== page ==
Comparative evaluation of the effect of artificial aging on the marginal leakage of cast crowns luted with three cements: An in vitro study

Vinoo Mathew, Mahesh Mundathaje, Shobha Rodrigues, Thilak Shetty, Umesh Pai, Sharon Saldanha

Research output: Contribution to journalArticle

Abstract

Aims and Objectives: This study was carried out to evaluate the effect of artificial aging on the marginal leakage of crowns and the credibility of three different luting cements in preventing marginal percolation. Materials and Methods: Thirty-six extracted intact premolars were selected for the study. Tooth preparation was carried out to receive complete cast crown. Castings were microblasted with 50 μm alumina powder. Group I was cemented with zinc polycarboxylate (Poly-F® Dentsply De Trey GmbH, Konstanz, Germany), Group II with glass ionomer (Fuji I, Fuji I GC Corporation, Tokyo, Japan), and Group III with resin-modified glass ionomer (Fuji II Plus, Fuji II Plus GC Corporation, Tokyo, Japan). The specimens in the subgroup I served as the control group and those in the subgroup II were subjected to thermocycling to simulate the intraoral conditions. They were artificially aged using artificial saliva as a medium of thermocycling, with a temperature variation of 5°C-55°C. All specimens were treated with 0.5% basic fuchsin dye for 24h. The crowns were then embedded in clear self-cure acrylic resin and sliced buccolingually. The sectioned halves were then placed under the optical vision microscope, and the depth of dye penetration in the proximal region was qualitatively evaluated. Results: The results showed the mean marginal leakage score is highly significant in thermocycled group as compared to that in non-thermocycled group. The results were subjected to one-way analysis of variance and post hoc Tukey test. It was found that artificial aging did have an effect on the marginal leakage of zinc polycarboxylate group and glass ionomer group. The resin-modified glass ionomer group, however, did not show much significant difference. Conclusion: The artificial aging did have an effect on the marginal leakage of polycarboxylate group and glass ionomer group, whereas resin-modified glass ionomer group did not show much statistical significance. Zinc polycarboxylate cement had maximum micro-leakage followed by glass ionomer cement. Resin-modified glass ionomer showed minimum leakage and can be regarded as the best cement for clinical use.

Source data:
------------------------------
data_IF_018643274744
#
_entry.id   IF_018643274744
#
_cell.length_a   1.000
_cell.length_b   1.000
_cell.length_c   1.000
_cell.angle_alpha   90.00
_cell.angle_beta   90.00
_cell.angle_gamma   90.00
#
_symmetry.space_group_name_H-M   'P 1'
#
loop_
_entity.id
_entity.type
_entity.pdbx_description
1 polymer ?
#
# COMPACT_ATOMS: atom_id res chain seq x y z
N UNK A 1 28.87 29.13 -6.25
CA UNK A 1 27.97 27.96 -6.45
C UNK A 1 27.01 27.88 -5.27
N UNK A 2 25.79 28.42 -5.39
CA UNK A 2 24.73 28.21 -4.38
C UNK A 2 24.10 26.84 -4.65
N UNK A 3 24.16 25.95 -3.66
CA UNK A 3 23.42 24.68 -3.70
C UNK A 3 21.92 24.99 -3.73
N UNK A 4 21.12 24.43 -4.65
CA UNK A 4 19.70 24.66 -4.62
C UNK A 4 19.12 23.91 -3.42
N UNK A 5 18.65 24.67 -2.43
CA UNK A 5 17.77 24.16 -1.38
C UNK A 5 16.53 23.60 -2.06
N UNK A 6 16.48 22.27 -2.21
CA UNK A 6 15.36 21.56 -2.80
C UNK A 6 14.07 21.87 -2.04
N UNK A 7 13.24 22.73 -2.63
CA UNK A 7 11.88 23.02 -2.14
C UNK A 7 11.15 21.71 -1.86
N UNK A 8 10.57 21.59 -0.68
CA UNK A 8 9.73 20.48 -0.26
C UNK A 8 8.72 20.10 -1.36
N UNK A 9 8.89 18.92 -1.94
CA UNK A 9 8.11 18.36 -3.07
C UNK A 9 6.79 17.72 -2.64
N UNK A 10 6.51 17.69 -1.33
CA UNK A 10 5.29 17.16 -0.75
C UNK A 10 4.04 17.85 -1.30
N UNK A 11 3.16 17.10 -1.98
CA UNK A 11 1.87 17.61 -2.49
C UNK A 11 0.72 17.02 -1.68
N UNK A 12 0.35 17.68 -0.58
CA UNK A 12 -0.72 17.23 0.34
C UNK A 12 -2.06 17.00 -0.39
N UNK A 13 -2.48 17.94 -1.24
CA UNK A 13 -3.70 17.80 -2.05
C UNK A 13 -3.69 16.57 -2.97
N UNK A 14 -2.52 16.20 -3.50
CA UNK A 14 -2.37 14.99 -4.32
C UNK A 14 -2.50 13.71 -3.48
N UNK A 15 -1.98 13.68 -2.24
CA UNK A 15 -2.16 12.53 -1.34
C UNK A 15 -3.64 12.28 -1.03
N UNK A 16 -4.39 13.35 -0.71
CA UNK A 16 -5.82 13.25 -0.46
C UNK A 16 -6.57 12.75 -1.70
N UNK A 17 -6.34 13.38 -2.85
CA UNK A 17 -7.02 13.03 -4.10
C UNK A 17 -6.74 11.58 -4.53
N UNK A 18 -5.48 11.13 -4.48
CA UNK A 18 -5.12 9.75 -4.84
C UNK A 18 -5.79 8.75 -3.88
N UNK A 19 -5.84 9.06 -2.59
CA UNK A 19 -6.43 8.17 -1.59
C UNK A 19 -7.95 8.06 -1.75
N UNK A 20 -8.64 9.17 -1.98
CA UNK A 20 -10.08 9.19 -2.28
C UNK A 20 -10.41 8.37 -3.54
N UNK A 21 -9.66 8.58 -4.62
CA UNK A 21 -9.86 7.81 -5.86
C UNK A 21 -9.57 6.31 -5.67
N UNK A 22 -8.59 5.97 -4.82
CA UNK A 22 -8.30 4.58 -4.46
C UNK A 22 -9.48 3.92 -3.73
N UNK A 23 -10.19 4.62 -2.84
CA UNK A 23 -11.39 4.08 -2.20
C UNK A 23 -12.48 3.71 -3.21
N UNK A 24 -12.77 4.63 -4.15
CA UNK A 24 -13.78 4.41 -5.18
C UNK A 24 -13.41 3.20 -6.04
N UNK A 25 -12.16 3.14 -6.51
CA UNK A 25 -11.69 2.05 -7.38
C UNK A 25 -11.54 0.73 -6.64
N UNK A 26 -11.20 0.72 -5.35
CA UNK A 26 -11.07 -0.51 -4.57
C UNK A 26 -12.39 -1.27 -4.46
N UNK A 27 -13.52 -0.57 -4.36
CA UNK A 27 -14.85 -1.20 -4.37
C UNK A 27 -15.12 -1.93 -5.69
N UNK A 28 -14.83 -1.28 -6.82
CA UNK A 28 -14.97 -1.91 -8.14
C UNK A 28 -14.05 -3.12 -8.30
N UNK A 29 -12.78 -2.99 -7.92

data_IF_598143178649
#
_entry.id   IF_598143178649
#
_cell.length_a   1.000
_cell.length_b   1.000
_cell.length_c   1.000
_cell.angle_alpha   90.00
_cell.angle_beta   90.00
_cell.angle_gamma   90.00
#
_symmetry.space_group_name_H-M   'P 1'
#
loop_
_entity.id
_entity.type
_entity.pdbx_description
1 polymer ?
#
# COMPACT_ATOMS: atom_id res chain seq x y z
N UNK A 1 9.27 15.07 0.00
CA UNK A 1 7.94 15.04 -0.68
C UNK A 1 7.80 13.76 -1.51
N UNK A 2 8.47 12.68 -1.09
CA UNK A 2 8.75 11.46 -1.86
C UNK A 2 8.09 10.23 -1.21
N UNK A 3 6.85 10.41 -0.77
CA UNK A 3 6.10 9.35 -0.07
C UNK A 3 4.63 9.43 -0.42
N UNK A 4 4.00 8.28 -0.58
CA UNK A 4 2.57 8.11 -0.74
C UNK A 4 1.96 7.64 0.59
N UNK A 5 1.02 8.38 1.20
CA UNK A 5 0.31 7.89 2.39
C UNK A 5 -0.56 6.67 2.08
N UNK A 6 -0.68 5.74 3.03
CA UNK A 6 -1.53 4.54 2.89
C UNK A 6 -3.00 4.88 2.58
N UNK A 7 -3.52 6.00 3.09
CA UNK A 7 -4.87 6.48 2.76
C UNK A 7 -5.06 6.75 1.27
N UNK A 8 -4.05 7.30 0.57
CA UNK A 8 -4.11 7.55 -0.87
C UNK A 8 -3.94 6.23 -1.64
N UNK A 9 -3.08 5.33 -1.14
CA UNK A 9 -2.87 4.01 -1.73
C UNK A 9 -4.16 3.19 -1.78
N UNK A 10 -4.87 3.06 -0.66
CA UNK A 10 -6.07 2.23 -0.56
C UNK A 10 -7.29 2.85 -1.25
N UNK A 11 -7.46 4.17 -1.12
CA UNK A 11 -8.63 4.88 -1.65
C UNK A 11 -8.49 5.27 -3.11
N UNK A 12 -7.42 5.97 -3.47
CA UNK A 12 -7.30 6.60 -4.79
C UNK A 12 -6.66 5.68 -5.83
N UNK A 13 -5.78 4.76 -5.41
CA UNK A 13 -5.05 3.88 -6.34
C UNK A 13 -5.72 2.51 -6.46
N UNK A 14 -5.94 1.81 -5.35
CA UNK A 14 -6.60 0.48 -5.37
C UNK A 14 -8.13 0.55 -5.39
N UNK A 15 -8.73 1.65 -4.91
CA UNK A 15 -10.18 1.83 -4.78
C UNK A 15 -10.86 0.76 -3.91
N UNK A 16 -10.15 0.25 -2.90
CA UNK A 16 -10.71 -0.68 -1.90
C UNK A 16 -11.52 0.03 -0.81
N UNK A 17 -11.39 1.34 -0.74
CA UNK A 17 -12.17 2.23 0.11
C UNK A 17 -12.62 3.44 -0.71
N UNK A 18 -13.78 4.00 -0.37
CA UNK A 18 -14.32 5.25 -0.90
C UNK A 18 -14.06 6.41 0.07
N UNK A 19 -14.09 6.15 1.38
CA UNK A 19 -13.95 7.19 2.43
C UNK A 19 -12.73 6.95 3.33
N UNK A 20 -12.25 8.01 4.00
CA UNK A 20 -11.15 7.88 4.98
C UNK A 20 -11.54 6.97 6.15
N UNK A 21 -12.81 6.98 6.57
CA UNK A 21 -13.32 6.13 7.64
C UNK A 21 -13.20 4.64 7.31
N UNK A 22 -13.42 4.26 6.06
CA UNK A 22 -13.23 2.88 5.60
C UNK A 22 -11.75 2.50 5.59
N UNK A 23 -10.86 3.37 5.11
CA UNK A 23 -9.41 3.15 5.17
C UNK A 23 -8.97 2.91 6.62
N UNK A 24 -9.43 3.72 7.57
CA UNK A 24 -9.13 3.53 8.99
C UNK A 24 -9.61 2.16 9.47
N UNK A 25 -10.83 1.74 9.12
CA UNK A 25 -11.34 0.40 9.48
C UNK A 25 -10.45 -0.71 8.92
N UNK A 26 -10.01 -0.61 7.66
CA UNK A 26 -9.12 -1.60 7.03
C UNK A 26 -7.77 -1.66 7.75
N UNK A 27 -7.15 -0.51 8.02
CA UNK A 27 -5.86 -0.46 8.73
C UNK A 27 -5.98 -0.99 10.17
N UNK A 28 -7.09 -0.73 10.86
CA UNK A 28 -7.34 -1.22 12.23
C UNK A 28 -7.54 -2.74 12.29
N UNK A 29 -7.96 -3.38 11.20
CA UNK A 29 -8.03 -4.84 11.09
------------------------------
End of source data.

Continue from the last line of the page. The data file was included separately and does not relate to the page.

Original languageEnglish
Pages (from-to)S13-S18
JournalJournal of International Oral Health
Volume12
Issue number7
DOIs
Publication statusPublished - 01-2020

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Crowns
Tokyo
Zinc
Polycarboxylate Cement
Japan
Coloring Agents
Tooth Preparation
Artificial Saliva
Glass Ionomer Cements
Acrylic Resins
Aluminum Oxide
Bicuspid
glass ionomer
In Vitro Techniques
Powders
Germany
Analysis of Variance
Control Groups
Temperature
Fuji glass-ionomer lining cement

All Science Journal Classification (ASJC) codes

  • Dentistry(all)

Cite this

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title = "Comparative evaluation of the effect of artificial aging on the marginal leakage of cast crowns luted with three cements: An in vitro study",